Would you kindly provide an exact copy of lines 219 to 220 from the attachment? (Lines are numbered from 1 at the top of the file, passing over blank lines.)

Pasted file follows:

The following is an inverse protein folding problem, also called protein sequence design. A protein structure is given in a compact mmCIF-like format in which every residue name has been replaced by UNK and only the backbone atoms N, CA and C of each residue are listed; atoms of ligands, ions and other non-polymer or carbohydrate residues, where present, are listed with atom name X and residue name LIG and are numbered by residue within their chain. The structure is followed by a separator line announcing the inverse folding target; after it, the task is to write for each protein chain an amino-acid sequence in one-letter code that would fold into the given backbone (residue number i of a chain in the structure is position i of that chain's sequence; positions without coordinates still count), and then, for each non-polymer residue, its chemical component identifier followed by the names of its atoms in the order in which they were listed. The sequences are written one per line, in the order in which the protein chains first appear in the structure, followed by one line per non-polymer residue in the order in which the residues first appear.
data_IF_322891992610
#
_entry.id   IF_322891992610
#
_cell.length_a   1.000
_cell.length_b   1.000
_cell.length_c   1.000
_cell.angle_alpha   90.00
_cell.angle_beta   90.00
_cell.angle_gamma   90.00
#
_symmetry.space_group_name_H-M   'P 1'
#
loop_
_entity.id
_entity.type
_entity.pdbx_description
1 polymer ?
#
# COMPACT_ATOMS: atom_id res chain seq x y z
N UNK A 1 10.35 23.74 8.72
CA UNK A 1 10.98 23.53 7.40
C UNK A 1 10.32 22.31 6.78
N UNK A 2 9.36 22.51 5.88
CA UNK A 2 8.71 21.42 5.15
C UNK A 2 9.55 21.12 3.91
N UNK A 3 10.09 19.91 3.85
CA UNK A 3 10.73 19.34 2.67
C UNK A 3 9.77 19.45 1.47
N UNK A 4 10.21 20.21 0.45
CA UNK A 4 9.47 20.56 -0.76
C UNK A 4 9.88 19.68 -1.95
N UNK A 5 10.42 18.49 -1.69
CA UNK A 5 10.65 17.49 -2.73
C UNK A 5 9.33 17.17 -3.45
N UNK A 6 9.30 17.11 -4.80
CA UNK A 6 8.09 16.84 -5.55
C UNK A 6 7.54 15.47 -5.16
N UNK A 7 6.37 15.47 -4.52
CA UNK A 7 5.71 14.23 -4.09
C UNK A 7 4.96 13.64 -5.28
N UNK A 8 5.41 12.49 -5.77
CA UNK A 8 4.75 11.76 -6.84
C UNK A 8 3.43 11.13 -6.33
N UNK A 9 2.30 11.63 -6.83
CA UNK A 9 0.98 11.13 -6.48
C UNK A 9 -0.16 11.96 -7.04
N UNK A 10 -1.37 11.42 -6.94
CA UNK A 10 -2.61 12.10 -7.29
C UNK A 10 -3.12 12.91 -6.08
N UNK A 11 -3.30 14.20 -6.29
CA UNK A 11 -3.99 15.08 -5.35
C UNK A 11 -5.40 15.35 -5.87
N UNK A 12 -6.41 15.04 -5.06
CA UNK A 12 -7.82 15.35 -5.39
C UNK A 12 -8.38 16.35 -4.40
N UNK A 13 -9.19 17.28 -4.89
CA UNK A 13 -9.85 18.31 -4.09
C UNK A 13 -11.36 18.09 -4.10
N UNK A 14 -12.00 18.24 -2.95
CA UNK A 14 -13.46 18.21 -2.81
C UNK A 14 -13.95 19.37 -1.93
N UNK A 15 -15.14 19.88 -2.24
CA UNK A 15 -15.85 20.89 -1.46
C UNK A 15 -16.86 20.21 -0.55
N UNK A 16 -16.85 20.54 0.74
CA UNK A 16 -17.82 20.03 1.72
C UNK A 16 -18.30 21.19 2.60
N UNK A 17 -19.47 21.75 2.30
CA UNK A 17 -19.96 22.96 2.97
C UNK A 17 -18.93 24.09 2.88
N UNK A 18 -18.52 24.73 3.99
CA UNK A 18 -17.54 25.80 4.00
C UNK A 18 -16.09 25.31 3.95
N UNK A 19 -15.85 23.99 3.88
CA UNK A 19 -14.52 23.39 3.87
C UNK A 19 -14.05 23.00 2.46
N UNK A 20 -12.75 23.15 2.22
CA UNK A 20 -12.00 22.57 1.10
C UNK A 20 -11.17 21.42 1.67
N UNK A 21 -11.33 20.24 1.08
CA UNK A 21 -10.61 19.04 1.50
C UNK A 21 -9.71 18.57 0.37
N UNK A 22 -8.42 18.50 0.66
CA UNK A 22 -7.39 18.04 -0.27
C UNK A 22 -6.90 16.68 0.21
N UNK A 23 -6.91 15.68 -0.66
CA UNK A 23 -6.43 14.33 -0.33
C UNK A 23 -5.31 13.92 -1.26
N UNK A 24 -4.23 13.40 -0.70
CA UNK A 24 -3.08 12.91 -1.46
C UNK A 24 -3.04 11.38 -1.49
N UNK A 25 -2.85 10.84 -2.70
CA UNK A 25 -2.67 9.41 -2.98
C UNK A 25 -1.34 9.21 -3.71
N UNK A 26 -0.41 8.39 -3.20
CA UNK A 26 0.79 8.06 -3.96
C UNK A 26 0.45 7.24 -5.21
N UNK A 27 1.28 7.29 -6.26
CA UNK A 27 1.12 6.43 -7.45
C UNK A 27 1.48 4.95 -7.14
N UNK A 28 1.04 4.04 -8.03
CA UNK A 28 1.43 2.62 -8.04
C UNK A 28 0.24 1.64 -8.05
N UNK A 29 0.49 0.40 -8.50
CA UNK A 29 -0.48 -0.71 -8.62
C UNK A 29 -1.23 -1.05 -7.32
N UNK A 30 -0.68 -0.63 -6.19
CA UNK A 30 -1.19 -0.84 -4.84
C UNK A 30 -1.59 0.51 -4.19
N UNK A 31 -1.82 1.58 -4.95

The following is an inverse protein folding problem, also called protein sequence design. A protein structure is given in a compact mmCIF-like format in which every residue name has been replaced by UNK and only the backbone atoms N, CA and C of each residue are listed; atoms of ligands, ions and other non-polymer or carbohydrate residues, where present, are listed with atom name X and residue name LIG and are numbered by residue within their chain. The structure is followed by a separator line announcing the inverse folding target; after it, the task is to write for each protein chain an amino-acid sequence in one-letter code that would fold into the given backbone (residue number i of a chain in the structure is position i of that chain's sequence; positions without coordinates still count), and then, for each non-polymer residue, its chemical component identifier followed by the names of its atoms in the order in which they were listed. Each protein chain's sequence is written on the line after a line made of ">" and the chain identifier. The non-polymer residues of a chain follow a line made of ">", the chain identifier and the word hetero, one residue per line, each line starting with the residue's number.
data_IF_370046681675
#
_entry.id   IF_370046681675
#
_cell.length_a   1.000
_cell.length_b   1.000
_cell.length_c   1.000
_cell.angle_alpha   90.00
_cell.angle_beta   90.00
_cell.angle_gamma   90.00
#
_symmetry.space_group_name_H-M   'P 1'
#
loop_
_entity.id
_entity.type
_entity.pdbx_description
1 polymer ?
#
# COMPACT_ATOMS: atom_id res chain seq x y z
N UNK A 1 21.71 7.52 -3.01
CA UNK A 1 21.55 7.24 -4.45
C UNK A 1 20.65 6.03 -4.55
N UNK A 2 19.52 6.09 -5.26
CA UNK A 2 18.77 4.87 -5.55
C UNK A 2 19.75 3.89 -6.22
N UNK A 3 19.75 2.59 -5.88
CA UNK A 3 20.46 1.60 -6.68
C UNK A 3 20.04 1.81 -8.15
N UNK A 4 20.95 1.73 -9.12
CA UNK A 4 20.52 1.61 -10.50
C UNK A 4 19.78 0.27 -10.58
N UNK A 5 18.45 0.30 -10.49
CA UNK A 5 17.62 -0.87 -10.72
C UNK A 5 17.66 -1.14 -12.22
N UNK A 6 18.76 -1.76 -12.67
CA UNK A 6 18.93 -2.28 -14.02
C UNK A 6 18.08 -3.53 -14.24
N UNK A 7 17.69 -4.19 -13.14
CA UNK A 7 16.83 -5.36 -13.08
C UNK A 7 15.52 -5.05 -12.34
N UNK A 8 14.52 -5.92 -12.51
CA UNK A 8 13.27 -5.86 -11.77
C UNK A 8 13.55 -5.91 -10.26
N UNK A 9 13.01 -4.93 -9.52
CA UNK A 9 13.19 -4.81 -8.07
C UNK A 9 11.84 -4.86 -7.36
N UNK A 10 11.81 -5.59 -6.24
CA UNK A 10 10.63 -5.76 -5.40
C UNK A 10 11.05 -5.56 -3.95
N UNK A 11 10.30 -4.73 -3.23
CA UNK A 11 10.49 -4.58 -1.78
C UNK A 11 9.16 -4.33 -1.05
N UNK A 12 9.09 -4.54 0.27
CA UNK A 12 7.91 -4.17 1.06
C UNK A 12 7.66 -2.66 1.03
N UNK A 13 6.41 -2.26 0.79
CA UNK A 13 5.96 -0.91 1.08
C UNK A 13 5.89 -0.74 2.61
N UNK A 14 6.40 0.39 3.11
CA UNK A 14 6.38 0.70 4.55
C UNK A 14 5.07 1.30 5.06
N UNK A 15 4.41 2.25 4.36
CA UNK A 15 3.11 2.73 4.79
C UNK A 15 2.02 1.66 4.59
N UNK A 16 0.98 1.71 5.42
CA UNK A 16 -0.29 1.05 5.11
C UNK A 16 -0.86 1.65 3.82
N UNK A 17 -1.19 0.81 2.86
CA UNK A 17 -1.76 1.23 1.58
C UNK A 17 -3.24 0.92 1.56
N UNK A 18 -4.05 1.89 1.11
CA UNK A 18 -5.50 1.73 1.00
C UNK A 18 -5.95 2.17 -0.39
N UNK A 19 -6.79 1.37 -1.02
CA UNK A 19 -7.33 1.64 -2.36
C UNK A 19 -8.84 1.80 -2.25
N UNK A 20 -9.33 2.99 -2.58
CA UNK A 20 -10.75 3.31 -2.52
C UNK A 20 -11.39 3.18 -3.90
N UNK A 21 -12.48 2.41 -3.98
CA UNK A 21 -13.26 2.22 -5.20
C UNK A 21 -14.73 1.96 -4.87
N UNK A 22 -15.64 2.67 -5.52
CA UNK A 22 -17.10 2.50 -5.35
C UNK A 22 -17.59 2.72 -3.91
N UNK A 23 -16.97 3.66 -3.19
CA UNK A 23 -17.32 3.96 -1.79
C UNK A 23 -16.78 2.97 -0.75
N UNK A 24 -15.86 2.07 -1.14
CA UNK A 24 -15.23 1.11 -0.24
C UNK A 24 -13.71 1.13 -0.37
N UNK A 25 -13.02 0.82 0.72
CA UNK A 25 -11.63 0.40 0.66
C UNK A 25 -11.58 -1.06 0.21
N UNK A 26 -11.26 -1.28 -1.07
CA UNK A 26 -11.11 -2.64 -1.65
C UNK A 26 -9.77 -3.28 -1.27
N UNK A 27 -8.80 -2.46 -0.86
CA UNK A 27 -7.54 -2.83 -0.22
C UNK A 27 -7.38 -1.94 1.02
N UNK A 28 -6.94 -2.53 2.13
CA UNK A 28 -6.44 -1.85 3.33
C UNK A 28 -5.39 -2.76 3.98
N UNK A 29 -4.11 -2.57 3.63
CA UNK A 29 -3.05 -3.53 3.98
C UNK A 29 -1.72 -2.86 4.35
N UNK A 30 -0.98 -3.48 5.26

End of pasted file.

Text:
CA UNK A 29 -3.05 -3.53 3.98
C UNK A 29 -1.72 -2.86 4.35